The Cultura workers tell us of some kind of event going on out at the Zona Franca, the free trade zone where Haitians can come over to work legally (though, one imagines, not for much money). So on a rickety and – thank god – not very fast motorbike we head out. It’s not far but seems like a different world out amongst trees and flowers, with blue mountains rising up in the Haitian distance under a perfect sky. When we get there, though, what’s going on is motorcycle races, and no one wants to pay the 50 pesos to get in (about $1.60). We stand around for a few minutes outside the fence, to see what we can see, but I’m more interested in the attractively painted homemade roulette table a guy on a bike has brought by, and around which a group of men stand, placing their bets in the hopes of winning a bottle of rum.

Next up is Dajabon’s #1 tourist spot – the border itself. Here the border is actually a river in which many Haitian kids are swimming and playing. Up above, a couple of Dominican soldiers guard the gate at the exact center of an arched bridge, letting through select Haitians to sell their wares. While snapping a couple of pictures, we run into two American peace corps volunteers – one is stationed here in Dajabon, working with some women’s organizations, and the other is just up visiting from La Romana (a city in the south I still haven’t seen – she says it’s nice).
The rest of the day passes fairly uneventfully, except that I have to switch hotels due to (a) the noise problem and (b) another guy showing up who has apparently reserved the room I’m in. Oh well, the new one’s better anyway – it has screens on the windows. (They’re apparently not as worried about mosquito exits here.) After my now traditional pizza dinner, I catch some of the show by the popular singer Rubby Perez and run into a friend from Santiago before I can’t stand it anymore and head off to bed and a much more restful night.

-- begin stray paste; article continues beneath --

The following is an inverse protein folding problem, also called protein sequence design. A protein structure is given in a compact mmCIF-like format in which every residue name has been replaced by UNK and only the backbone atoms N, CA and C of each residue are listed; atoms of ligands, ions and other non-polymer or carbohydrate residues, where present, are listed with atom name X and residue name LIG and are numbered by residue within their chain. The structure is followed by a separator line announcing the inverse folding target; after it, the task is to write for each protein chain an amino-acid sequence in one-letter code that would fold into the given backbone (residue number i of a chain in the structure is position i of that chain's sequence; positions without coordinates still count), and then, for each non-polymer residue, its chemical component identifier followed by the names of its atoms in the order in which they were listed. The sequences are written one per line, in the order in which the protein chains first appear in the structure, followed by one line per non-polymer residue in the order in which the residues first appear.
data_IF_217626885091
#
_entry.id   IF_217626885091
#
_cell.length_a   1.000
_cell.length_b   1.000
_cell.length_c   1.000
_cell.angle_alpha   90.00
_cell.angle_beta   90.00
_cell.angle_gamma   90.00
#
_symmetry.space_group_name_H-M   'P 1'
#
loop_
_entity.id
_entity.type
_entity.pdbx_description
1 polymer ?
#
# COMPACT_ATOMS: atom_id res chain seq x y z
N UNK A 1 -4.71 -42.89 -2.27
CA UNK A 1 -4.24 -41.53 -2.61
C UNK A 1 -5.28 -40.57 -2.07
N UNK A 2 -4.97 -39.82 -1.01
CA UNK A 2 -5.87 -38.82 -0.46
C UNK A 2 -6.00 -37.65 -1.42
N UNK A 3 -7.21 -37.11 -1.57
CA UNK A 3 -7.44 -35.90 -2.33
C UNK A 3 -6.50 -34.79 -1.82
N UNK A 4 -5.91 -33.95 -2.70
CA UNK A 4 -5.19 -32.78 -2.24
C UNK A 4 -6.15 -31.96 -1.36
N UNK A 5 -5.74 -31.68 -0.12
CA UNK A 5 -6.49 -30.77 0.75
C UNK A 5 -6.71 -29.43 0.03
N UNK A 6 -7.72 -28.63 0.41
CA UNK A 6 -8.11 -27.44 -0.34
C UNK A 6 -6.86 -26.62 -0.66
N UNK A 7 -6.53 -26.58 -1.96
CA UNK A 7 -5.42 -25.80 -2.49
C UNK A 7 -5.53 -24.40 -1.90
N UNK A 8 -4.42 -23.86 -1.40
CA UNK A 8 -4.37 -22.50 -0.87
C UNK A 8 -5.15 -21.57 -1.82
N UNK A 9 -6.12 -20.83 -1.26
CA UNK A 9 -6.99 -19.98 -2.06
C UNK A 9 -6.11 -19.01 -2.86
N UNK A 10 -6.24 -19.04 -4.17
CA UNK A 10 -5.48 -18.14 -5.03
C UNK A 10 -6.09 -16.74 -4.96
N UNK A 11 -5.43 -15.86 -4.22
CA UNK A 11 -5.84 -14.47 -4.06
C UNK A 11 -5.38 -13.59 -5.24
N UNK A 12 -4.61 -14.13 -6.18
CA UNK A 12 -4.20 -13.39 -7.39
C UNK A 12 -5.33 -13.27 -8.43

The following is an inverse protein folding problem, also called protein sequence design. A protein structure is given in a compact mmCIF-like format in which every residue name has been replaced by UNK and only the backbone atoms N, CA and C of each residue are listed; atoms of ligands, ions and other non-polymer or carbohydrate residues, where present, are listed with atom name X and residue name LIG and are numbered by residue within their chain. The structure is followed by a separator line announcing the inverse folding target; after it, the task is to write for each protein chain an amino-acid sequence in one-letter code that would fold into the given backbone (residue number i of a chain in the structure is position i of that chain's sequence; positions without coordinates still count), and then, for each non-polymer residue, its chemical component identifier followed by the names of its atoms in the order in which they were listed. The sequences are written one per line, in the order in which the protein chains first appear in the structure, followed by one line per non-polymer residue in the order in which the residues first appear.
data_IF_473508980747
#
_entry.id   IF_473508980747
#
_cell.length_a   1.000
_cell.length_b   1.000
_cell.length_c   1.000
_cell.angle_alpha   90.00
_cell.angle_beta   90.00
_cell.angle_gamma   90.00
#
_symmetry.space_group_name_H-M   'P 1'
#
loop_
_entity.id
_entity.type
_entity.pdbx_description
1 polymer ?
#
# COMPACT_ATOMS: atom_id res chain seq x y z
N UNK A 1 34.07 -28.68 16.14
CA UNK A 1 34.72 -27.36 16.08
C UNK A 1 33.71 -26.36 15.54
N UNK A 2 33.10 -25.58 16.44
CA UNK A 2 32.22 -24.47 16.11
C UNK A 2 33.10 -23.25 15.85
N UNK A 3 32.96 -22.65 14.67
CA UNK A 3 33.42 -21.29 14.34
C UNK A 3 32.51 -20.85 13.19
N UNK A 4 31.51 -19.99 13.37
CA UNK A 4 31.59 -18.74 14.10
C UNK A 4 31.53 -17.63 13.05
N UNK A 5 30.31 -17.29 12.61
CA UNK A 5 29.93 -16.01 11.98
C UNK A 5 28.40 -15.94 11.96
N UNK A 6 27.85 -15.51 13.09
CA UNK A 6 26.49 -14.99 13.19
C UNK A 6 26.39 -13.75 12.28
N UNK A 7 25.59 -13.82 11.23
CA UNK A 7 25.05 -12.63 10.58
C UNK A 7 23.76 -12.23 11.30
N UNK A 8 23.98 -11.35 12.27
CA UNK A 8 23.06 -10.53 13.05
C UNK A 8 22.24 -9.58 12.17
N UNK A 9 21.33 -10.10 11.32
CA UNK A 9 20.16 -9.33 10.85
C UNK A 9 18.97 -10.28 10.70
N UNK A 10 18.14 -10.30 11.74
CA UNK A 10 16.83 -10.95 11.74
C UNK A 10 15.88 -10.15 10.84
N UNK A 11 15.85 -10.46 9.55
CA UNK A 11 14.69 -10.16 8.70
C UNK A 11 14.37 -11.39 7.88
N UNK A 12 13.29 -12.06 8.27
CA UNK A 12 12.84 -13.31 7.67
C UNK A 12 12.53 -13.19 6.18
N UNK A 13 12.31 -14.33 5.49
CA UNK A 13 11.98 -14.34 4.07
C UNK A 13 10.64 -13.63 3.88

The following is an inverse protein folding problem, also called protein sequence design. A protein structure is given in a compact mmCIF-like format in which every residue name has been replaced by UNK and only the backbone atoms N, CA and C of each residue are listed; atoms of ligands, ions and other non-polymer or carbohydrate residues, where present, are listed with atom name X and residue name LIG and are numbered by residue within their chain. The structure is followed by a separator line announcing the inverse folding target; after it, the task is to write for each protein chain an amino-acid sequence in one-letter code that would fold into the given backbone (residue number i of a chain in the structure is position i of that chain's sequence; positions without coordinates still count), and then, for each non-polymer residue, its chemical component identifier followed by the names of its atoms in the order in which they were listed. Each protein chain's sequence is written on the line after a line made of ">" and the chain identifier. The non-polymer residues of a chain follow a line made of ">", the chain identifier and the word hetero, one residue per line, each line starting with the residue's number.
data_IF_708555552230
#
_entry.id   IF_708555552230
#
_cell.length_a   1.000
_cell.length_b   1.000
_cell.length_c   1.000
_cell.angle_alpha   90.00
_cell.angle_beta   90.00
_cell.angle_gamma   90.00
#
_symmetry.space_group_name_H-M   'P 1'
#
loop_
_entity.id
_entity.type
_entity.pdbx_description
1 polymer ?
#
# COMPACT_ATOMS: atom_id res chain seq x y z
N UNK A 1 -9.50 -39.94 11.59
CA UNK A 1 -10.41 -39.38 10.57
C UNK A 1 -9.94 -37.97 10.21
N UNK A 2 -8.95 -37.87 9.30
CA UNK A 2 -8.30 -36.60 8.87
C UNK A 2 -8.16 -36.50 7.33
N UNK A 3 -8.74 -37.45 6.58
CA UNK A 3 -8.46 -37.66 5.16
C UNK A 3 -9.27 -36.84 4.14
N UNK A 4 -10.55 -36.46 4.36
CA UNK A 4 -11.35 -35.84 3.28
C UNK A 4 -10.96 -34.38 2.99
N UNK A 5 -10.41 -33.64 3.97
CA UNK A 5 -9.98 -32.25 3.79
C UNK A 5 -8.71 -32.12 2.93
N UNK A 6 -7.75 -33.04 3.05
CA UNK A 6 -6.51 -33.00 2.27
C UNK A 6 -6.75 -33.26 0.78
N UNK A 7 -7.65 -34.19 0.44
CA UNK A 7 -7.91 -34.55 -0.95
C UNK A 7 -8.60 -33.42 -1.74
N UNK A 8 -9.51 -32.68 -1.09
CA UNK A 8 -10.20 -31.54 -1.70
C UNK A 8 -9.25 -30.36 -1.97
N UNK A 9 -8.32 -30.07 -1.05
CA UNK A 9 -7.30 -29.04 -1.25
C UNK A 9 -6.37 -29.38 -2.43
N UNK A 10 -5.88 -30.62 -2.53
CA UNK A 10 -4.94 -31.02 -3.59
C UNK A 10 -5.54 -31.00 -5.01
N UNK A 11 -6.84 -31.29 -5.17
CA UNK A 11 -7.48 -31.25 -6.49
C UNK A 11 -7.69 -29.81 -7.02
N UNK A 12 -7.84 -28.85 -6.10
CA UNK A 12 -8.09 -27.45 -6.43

Got up early in order to catch some of the Dominico-Haitian market before I have to get the bus back to Santiago, in order to make it in time for my accordion lesson. This is what Dajabon is really known for. Two days a week – Monday and Friday – all the Haitians the city can handle are let in so they can sell clothes, shoes, purses, household goods, food, and agricultural products at rock bottom prices along with their Dominican neighbors. I mean, this stuff is REALLY cheap - .e.g. shoes were going for about 100 pesos a pair ($3.30). As for me, I bought a jar of a homemade peanut butter called banba ($1); a slice of an orange-flavored sweet wrapped in some kind of leaf (30 cents); a rum bottle full of freshly collected honey (85 cents); a piece of casabe de mani (traditional flatbread made of yuca with peanuts on top, which I ate for breakfast; 30 cents); a straw hat ($1.60 – Chio thought this was outrageous); and some mystery art/artifacts (more later).

It was a quick trip, but it just whetted my appetite to come back and spend more time in the region. In fact, I might do so as soon as this Thursday – Agustin and Chio are trying to organize a fiesta de palos, and as I’ve been wanting to get to know that kind of music and dance (often considered the DR’s second national dance) I’ll probably go back for it.